A number of intrepid souls have contributed to the cause since the last time I covered drawing Mohammed:

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Dead-hand Control

April 11, 2017

Mark Steyn offers even more melancholy reflections than usual, as the soldiers of a thousand-year-old dead man draw the circle ever tighter on free expression in the West.

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Truly bizarre.

In light of the Charlie Hebdo shootings last winter and the terrorist attacks this week in Paris and elsewhere, I posted on Facebook, without comment, a link to where people can buy a T-shirt with the drawing of Mohammed from the contest in Texas earlier this year.  It drew several responses from a person who is intelligent and well educated, who works in one of the cultural centers of our country, and who is also a relative, my own flesh and blood.  Nevertheless, because he is also of the left, he said that I shouldn’t be “insulting” Muslims by spreading others’ drawings of Mohammed, and seemed to blame the artists and people like me for the murderers’ actions.  I pushed back—surely he didn’t really mean that?—but he reiterated that it’s our own fault—“those who generalize and insult religious groups serve to fan long-burning flames”.

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Continuing the discussion of the weekend’s victory for free speech in Texas, Jim Geraghty gets in some good lines.

Is it just me, or have we just invented a form of Islamist/jihadist/ISIS flypaper?

They wore body armor. They carried assault rifles. And one had declared loyalty to ISIS.

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(My own contribution to the genre is below, the last item under “The Bad”.)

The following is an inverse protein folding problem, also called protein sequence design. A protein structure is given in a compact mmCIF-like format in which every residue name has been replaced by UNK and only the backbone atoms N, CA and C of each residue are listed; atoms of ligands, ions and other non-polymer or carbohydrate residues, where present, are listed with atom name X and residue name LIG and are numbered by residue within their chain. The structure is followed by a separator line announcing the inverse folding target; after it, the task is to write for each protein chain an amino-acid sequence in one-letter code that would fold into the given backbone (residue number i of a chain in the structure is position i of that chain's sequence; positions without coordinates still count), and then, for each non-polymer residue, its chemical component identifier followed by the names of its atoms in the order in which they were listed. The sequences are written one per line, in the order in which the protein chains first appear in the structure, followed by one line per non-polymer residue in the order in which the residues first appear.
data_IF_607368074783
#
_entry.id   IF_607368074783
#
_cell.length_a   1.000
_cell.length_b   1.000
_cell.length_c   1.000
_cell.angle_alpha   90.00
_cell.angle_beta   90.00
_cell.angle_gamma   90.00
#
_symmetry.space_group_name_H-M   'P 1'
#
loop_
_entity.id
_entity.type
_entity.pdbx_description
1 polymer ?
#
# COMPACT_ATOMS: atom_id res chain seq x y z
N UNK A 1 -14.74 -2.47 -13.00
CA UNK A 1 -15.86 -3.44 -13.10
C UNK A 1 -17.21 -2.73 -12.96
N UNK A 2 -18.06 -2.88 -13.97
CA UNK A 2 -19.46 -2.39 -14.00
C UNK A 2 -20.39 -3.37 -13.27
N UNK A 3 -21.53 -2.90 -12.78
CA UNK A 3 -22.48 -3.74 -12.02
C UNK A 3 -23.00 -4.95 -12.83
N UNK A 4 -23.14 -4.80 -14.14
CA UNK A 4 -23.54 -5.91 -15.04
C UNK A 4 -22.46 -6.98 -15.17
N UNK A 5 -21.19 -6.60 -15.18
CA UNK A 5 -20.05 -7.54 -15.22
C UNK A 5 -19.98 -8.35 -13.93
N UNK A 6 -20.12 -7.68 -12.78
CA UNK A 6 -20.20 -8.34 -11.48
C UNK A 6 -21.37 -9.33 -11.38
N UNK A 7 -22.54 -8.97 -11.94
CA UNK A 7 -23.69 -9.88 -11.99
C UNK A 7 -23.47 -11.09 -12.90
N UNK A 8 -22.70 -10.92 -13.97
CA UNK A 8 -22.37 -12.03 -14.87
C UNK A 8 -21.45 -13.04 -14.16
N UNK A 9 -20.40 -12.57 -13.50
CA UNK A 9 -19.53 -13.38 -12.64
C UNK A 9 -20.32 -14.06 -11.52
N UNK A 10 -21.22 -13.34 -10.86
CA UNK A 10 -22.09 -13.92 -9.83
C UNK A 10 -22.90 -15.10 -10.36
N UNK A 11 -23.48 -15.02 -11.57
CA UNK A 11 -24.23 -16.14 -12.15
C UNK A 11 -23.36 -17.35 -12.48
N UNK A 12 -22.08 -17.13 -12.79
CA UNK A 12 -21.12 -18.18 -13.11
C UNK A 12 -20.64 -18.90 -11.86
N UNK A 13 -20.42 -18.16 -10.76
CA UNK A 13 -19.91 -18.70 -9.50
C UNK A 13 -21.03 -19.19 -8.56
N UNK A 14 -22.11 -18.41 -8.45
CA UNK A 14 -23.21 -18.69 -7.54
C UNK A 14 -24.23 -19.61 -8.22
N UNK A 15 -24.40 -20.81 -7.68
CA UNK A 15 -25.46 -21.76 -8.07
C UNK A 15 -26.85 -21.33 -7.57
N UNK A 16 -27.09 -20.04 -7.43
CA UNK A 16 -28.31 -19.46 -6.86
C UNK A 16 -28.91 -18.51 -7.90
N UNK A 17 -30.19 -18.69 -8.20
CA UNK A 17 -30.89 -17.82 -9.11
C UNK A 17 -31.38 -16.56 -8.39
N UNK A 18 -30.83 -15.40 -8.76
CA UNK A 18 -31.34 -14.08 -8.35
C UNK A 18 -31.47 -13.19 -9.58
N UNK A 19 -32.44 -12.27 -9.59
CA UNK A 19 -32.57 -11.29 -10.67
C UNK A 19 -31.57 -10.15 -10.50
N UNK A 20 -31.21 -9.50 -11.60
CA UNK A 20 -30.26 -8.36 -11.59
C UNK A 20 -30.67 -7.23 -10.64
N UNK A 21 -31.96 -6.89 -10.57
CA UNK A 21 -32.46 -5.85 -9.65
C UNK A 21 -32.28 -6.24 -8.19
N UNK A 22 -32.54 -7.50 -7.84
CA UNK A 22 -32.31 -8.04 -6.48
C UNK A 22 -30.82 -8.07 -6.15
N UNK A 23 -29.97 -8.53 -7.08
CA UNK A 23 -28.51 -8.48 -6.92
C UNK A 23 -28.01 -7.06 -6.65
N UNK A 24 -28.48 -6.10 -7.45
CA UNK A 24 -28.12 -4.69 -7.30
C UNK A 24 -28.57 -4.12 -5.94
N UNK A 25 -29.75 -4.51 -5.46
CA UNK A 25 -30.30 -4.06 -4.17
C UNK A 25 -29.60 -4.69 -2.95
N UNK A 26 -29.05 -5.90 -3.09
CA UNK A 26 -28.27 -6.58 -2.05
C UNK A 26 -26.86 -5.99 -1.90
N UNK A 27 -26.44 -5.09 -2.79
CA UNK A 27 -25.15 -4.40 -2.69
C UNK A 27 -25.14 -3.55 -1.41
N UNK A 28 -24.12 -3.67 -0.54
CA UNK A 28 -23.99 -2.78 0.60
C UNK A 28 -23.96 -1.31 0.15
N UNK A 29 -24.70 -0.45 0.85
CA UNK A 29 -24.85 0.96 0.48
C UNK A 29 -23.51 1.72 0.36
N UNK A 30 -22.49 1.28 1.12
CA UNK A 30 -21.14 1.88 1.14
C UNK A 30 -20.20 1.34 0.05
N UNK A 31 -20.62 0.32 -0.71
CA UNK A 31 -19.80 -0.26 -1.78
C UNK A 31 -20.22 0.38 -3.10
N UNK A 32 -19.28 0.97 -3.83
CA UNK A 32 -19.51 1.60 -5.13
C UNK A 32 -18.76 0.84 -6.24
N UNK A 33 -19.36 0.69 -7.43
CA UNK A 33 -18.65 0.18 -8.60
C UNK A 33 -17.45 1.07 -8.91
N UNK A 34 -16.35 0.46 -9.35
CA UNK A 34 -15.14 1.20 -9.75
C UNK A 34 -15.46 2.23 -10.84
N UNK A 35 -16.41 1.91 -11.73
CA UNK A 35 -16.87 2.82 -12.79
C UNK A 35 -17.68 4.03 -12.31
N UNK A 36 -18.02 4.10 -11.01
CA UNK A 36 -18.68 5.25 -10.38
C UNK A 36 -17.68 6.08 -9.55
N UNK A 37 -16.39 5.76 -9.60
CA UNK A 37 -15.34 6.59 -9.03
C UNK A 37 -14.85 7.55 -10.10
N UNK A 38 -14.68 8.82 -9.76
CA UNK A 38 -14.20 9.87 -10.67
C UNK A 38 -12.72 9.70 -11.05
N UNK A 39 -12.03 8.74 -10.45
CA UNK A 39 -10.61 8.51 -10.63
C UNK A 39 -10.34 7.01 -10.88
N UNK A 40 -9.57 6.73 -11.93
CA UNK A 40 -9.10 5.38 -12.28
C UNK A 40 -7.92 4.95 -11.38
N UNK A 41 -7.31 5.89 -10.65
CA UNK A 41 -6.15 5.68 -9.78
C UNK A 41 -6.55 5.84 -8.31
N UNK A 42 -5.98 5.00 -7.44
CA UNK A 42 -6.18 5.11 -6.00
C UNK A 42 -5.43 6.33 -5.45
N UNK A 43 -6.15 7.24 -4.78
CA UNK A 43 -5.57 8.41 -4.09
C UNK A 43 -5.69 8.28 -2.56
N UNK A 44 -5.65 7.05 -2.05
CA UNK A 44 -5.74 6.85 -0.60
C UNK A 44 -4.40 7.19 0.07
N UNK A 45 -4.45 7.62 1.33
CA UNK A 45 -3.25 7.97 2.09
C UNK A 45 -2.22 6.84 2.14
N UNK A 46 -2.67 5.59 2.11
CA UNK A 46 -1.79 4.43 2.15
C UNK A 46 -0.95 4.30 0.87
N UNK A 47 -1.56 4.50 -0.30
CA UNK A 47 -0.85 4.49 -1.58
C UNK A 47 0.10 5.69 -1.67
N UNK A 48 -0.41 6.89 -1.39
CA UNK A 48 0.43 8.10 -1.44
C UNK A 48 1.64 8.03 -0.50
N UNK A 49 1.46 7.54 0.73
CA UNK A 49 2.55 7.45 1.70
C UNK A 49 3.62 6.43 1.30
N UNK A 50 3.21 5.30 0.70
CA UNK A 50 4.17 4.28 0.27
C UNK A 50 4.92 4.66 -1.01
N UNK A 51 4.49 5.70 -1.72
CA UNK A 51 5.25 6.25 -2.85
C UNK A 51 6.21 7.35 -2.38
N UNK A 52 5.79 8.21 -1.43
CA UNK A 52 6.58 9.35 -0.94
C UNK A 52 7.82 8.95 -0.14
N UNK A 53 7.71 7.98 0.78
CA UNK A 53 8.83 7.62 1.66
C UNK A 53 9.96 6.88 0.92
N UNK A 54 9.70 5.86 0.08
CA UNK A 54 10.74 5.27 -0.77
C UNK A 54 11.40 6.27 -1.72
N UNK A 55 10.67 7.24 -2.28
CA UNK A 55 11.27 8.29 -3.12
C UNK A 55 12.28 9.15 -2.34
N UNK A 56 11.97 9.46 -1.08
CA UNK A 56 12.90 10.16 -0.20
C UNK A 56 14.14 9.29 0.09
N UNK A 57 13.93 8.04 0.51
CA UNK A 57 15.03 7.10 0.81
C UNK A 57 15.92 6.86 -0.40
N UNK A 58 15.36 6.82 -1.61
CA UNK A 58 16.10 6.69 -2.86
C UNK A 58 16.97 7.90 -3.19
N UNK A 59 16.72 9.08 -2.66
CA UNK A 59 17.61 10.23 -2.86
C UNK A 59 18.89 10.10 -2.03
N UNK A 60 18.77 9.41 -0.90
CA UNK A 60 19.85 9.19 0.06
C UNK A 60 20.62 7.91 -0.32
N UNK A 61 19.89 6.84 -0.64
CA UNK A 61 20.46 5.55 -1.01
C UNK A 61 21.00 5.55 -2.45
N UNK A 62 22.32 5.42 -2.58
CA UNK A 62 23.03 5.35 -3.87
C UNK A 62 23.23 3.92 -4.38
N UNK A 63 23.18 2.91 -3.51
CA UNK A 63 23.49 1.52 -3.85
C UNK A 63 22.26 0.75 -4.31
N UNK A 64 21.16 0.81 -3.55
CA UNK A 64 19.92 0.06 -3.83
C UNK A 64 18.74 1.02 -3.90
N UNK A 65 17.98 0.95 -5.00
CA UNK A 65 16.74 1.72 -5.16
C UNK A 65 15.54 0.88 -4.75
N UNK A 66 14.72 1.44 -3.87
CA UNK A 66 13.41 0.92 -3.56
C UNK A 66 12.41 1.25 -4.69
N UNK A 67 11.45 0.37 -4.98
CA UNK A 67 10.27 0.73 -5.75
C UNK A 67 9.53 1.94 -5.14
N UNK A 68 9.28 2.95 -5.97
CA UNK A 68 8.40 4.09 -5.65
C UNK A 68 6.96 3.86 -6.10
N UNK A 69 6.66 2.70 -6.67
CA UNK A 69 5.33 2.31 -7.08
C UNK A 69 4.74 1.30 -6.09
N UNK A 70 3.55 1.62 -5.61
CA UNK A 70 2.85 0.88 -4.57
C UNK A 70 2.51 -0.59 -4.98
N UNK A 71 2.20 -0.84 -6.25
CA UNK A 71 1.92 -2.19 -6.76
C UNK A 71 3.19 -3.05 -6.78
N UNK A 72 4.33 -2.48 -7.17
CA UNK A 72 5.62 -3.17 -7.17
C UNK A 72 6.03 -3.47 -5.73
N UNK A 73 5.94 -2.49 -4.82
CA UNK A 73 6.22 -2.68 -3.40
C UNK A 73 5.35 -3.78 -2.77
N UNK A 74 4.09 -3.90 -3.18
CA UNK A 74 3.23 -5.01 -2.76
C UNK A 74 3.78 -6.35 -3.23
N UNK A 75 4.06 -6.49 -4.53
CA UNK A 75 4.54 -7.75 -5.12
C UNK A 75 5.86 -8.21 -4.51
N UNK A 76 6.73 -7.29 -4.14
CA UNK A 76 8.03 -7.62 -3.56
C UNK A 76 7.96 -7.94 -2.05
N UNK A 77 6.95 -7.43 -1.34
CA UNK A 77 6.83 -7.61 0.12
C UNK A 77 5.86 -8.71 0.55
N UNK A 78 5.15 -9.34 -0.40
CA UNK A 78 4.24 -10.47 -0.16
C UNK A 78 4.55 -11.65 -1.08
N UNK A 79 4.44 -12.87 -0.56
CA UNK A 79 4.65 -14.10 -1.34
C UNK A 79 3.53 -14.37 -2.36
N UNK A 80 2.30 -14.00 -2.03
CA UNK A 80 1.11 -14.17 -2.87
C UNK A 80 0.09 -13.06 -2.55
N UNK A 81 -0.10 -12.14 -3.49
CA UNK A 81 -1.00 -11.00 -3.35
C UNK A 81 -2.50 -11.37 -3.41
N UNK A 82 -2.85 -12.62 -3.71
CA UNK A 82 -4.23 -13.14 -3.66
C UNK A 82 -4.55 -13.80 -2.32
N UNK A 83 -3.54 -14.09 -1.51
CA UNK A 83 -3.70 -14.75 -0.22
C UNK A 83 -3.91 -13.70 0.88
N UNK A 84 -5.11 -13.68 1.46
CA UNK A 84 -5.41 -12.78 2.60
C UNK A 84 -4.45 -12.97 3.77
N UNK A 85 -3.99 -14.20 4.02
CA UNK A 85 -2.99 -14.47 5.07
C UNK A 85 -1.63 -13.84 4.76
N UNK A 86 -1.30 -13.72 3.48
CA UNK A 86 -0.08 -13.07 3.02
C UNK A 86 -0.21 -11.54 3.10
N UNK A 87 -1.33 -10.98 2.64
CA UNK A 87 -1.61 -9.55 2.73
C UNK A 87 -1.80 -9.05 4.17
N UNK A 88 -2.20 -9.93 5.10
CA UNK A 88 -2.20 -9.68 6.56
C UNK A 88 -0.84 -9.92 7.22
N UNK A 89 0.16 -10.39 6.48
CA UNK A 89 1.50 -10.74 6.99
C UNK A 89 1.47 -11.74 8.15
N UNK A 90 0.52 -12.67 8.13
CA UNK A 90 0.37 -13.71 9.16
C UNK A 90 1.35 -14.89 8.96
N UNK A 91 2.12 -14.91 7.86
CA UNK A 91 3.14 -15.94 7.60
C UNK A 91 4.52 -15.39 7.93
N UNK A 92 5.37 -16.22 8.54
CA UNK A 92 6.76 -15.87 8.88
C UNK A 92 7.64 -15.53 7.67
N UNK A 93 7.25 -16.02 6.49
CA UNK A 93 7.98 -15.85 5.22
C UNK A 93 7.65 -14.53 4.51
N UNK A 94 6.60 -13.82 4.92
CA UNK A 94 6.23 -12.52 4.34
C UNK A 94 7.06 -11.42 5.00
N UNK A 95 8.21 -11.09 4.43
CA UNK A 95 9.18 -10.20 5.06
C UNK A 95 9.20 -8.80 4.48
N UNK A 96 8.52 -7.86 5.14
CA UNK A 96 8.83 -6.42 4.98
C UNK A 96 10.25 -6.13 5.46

You’ll have heard about the Charlie Hebdo shooting in January, when Muslim gunmen killed the editor in chief and apparently more than a third of the cartoonists at the magazine, among others.  You may not have heard that there have already been other attacks since then, such as the St. Valentine’s Day shooting at a free-speech event in Denmark (CBS, Mark Steyn, more Steyn), or the beheading of 21 Egyptian Christians in Libya.

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NSA T-shirtVia Mark Steyn, this is pretty interesting (and so unconstitutional):  Someone creates a shirt making fun of the NSA, and puts it up for sale on Zazzle; it quickly gets yanked.  Salon has the story: “The parody shirt the NSA doesn’t want you to wear”

Two days after the world learned the National Security Agency logs practically every American phone call, the agency had started cracking down on entrepreneurs who made fun of it.

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The Spectator: NoA deal has been reached by all three major political parties in the United Kingdom to impose severe restrictions on the freedom of the press, apparently including the Internet.  Details are still unclear,* but it seems to include an Orwellian ministry of truth that would have the power to order newspapers to issue “corrections”, letting the government replace what a paper reported with what the government says is true.

Some of the Britons or ex-Britons at National Review Online explain.

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